Brandenburg Finance Minister Katrin Lange (SPD) has criticized Federal Economics Minister Robert Habeck (Greens) and warned against a hasty oil embargo against Russia. “My impression is that the Federal Minister of Economics is taking the second step before the first,” she told the “Märkische Allgemeine” on Monday.

“Continued operation, supply and affordability must be secured in a binding manner.” Declarations of intent are not enough. “Only when that is clear can the oil tap be turned off. Not before.” Lange warned: “Sanctions must not harm us more than Russia. That would be nonsensical and will not end the wretched war. Therefore: No decisions out of the blue.”

The criticism of Habeck triggered a resentment in the red-black-green coalition. Green Party leader Julia Schmidt called on the SPD to work constructively on solutions instead of creating horror scenarios. “Criticism from the sidelines without making any constructive suggestions of your own does not make the situation for the people in East Germany and Schwedt any better,” she said.

She expects the SPD and Lange to actively support the course of the federal government and (…) “not try desperately to stick to a status quo with Russian oil and Rosneft”. A new working group from the federal and state governments on Schwedt started on Monday. Lange and Economics Minister Jörg Steinbach (SPD) are there for Brandenburg.

The EU is discussing an oil embargo against Russia because of the attack on Ukraine, but there are reservations in some countries. Germany wants to become independent of Russian oil supplies by the end of this year anyway.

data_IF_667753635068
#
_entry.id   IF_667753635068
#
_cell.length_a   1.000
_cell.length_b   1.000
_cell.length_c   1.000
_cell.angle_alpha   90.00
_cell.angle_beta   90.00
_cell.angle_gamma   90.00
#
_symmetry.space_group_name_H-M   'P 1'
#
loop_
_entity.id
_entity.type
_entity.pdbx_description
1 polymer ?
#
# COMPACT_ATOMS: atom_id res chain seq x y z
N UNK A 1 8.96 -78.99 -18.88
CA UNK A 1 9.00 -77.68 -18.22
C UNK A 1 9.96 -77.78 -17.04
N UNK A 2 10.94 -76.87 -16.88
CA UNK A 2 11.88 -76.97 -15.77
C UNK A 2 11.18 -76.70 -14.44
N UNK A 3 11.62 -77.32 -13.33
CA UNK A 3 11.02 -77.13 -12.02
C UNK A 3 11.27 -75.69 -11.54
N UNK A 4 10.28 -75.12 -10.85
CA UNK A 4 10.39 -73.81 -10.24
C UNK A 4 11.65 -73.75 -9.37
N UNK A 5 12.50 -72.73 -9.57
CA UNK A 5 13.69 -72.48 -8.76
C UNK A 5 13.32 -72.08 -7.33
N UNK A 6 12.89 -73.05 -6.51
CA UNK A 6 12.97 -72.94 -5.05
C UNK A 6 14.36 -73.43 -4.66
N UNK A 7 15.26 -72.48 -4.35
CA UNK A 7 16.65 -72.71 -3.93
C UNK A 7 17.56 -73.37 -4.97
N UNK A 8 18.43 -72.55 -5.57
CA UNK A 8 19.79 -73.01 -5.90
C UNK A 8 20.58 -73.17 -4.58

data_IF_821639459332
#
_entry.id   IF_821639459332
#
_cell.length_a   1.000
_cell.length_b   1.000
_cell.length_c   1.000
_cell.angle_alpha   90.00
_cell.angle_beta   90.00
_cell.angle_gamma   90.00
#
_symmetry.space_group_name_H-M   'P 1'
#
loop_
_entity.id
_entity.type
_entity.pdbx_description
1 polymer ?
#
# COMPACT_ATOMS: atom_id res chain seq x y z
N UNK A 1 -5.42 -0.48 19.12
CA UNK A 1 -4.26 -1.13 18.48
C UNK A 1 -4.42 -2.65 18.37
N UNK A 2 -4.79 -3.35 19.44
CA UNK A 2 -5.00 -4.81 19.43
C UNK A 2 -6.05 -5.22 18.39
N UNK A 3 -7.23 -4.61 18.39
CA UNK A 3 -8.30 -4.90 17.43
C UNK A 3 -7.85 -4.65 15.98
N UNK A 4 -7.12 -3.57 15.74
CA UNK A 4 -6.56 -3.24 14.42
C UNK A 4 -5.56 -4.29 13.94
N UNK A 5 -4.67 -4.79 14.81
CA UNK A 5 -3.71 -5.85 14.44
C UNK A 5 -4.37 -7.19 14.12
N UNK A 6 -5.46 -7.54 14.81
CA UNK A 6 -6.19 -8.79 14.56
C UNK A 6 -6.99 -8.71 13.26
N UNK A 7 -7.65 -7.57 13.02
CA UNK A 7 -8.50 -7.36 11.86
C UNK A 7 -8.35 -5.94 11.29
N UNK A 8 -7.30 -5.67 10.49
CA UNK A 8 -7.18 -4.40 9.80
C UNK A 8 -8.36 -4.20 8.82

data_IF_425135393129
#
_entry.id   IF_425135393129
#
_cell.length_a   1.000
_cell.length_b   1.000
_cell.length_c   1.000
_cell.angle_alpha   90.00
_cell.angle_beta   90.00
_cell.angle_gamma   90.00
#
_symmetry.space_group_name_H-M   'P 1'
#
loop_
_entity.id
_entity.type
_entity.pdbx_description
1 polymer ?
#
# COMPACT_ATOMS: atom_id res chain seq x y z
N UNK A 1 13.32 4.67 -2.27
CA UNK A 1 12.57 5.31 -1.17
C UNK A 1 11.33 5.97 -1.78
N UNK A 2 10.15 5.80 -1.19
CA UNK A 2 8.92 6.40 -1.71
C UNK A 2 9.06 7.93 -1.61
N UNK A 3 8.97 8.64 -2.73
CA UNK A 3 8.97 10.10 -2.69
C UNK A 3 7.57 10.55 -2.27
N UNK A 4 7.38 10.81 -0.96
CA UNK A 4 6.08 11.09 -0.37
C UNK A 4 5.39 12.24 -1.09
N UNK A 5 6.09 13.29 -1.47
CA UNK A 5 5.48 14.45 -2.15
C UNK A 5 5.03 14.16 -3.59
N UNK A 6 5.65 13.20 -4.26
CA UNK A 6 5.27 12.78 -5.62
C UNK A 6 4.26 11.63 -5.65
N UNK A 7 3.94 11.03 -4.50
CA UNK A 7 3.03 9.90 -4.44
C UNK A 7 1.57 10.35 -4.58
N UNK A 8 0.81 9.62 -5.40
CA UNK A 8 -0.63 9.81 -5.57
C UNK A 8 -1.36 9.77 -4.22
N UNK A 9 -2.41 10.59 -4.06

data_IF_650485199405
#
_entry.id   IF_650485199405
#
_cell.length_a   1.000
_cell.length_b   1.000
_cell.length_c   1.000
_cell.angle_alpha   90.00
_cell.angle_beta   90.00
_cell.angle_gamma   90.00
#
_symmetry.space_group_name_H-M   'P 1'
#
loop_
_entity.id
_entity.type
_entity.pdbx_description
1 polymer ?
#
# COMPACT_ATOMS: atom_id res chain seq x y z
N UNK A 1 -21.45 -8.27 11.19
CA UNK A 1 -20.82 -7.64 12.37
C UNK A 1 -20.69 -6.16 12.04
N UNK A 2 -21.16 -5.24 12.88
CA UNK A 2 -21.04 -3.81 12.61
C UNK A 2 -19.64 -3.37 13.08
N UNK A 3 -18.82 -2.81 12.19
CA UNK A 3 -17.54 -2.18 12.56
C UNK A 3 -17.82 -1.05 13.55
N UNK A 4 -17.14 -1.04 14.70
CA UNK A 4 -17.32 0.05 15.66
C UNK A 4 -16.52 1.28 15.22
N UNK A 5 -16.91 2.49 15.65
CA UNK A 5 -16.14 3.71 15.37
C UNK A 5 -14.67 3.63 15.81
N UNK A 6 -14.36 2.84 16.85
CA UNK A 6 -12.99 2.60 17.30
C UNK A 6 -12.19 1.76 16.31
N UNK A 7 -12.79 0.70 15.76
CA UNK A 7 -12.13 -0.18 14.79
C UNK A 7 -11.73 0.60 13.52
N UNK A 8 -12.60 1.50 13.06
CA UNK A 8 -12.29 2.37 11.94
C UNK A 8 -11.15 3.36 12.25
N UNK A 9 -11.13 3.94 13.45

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The PCK refinery in Schwedt, which is majority owned by the German subsidiary of the Russian state-owned company Rosneft, primarily processes Russian oil from the Druzhba pipeline, which ends there. According to the PCK, 90 percent of the supply of petrol, kerosene, diesel and heating oil in Berlin and Brandenburg is ensured by the refinery.

In her own words, the SPD finance minister expects enormous upheavals in the event of an oil embargo. “I fear a disproportionate burden on the east German locations in Schwedt and Leuna compared to west German locations,” she told the “Märkische Allgemeine”. “There is a risk that an abrupt oil boycott would bring large parts of the economy in East Germany to a standstill, with serious consequences for companies and employees.”

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Habeck is looking for new delivery routes via Rostock and Danzig. According to estimates, this would only achieve 60 to 70 percent of the refinery’s previous output. Prime Minister Dietmar Woidke (SPD) had demanded security of supply and billions in aid from the federal government in order to secure the refinery in Schwedt in the long term in the event of an oil embargo.

The new working group began consultations on the future of the refinery. Secretary of State for Economic Affairs Michael Kellner explained that things were more complex for the Schwedt location. “It pays for itself that, despite the Crimean War, a Russian energy company has had such a strong influence on the supply situation in recent years. We must therefore fight together and with all our might for a future for the site without Russian oil.”

According to the Federal Ministry of Economics, the AG also advised on the continued existence of the refinery and the security of supply with a view to the conversion. “I know that this means an effort for the Schwedt location and its employees,” said Kellner. “But at the same time it is also an opportunity to position yourself for the future. Because it is clear that the farewell to fossil raw materials is getting closer anyway.”